Monday, May 27, 2013

Crowdsourcing metadata at the Bodleian

"The Cleopatra Galop" by Charles d'Albert
Tomorrow, as part of my library summer seminar in England, I’m visiting the Bodleian library in Oxford. One thing I’m interested in asking about is their “What’s the score at the Bodleian?” project. The Bodleian has a huge collection of 19th-century sheet music (back when printed was the only transportable medium for music) that they would like to digitize, but they don’t have the resources to do so. “What’s the problem?” you might ask, “Don’t they just need to run it through a scanner?” Well, the scanning part is not the time-and-money crunch with digitization projects—it’s the metadata.

Metadata is the information that is attached to the digital picture. in the case of sheet music, useful metadata might be the title of the work, composer, the lyricist, a description of the cover, and publication information. Metadata makes digitized images searchable and therefore findable and useful. Sheet music metadata, luckily, is relatively easy to locate and enter, even for non-musicians, and so the Bodleian has decided to crowdsource the project. They are putting this digitized sheet music online and letting volunteer digitizers fill in the metadata.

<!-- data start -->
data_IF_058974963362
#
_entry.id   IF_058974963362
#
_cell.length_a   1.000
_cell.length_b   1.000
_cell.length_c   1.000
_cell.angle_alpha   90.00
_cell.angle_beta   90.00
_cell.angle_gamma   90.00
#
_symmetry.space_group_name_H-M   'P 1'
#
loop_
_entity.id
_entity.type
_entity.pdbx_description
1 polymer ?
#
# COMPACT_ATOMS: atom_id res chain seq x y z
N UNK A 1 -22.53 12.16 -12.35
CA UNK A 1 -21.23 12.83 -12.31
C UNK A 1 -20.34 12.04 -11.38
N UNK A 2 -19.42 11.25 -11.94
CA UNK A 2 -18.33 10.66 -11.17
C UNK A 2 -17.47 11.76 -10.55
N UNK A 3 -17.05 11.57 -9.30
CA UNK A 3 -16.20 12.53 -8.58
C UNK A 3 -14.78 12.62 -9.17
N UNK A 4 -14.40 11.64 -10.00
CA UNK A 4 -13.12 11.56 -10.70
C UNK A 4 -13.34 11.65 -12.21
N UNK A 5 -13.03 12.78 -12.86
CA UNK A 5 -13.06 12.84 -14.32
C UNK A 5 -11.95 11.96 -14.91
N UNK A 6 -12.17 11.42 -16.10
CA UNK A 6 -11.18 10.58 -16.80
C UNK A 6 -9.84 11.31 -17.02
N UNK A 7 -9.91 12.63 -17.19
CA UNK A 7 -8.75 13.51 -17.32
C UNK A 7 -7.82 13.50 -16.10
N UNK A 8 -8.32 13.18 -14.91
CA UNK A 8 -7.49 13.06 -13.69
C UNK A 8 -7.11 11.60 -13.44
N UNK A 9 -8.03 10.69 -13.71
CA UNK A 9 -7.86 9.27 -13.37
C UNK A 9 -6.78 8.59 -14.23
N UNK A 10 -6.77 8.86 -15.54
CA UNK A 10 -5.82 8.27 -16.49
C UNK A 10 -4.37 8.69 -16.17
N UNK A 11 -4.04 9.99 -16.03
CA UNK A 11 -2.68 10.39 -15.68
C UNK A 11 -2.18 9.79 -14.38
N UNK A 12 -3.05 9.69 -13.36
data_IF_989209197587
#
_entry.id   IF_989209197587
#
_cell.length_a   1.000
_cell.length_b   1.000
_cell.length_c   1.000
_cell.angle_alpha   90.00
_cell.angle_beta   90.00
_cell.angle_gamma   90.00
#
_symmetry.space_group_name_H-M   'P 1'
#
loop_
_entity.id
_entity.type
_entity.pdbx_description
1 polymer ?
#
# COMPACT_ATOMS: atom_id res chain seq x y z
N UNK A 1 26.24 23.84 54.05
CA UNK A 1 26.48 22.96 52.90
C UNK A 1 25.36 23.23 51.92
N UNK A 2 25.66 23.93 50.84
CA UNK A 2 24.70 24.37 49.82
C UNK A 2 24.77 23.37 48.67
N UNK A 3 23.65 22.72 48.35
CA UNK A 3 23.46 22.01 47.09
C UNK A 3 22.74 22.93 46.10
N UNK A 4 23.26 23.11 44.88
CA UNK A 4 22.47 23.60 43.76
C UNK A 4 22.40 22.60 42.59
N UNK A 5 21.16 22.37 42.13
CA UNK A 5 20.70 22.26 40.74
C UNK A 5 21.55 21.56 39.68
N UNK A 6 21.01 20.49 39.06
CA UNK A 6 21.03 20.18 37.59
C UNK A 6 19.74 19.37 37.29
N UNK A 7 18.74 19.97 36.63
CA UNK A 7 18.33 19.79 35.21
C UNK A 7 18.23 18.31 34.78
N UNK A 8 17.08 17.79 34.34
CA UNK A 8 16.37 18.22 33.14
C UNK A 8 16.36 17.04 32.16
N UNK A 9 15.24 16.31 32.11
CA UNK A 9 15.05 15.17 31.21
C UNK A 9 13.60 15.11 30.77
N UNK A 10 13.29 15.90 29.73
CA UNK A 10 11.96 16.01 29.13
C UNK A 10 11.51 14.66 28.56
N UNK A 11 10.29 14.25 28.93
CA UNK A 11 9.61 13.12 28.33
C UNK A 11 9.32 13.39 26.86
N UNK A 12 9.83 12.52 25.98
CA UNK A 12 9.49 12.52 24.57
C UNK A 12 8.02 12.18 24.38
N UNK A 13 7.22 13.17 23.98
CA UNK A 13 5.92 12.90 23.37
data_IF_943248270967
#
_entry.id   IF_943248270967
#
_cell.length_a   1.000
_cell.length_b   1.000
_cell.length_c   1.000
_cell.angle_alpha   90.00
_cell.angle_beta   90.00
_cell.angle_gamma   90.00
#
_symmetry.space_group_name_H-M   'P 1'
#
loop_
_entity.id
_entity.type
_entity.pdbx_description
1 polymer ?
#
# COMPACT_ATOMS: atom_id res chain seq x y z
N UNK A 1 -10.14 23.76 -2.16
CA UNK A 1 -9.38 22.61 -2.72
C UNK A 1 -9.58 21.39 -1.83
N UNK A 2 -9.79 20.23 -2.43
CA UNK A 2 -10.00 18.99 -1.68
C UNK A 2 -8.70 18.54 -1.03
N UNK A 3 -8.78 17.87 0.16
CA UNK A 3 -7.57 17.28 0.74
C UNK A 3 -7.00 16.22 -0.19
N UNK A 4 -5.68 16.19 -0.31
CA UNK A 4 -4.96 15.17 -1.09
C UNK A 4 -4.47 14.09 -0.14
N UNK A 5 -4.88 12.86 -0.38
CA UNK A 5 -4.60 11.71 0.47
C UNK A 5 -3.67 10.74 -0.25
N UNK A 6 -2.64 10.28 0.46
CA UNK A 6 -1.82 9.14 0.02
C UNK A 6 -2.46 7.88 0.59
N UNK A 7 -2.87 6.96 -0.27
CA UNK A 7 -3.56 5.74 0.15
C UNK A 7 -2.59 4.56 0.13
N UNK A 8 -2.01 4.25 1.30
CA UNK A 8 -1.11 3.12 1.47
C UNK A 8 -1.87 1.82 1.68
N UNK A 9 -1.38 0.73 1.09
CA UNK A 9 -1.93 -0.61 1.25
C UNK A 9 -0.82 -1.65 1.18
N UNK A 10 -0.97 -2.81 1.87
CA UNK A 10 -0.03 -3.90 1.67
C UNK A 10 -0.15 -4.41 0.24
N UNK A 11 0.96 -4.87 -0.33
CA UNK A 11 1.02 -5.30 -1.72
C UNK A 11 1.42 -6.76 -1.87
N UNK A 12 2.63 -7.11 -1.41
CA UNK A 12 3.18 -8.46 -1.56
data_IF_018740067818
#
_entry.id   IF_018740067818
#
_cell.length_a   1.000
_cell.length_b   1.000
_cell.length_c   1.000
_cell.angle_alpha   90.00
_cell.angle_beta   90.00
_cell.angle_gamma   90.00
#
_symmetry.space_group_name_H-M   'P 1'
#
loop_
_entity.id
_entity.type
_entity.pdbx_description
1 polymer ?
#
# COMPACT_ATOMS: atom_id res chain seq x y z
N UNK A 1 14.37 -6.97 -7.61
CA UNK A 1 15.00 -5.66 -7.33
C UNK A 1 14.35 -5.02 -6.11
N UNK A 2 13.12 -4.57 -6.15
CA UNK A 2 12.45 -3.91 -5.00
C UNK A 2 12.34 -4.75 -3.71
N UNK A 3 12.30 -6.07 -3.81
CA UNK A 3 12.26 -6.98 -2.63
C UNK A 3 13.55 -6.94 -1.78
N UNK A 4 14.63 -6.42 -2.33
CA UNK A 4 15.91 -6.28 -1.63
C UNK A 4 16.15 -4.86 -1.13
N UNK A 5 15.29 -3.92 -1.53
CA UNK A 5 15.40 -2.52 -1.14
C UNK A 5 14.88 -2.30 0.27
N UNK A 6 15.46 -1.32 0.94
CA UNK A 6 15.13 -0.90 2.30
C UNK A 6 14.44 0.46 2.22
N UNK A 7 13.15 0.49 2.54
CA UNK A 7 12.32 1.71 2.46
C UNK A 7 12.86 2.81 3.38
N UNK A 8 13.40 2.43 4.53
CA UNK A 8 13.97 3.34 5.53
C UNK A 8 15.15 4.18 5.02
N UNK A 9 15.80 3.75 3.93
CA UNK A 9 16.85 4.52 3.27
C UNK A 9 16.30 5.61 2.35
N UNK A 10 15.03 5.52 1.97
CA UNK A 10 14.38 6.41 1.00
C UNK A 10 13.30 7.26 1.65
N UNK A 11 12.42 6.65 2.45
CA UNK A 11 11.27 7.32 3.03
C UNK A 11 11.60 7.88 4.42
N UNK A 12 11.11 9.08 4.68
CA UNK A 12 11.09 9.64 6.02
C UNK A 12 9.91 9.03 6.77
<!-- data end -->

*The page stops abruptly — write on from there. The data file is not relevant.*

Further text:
Not really free

With this project, the Bodleian is following the lead of the New York Public Library, whose "What's on the menu?" project has been a huge success. So far, NYPL has digitized almost 17,000 historical menus using volunteer support. These two aren't the only volunteer digitization projects around, either. Trusting non-cataloging experts is a big leap of faith for institutions to make. But if they can figure out how to train volunteers, and a find a crowd of willing people, then they can digitize much, much faster than with only their own paid experts. Still, these projects not free; it takes some dedicated staff to coordinate and curate all the entries, and both NYPL and the Bodleian have some major funders. Even with major volunteer support, these projects would not get off the ground without this extra money.

Of course, the other reason I'm interested in "What's the score at the Bodleian?' project is that part of my job at UNC's music library is the exact same thing—minus the digitizing (If only I could get everything scanned, maybe I could get volunteers to do my job, too…
) Our collection is not quite a old as the Bodleian's, mostly from 1900-1950. It is kind of fun, actually, to see what's changed and what hasn't in popular music from years ago.
Have any of you participated in a crowdsourced metadata digitization project? What did you think?

Vocab: metadata, lyricist, composer, crowdsource

1 comment:

  1. Do you know that whenever one posts a comment to your blog, he helps Google with a similar project?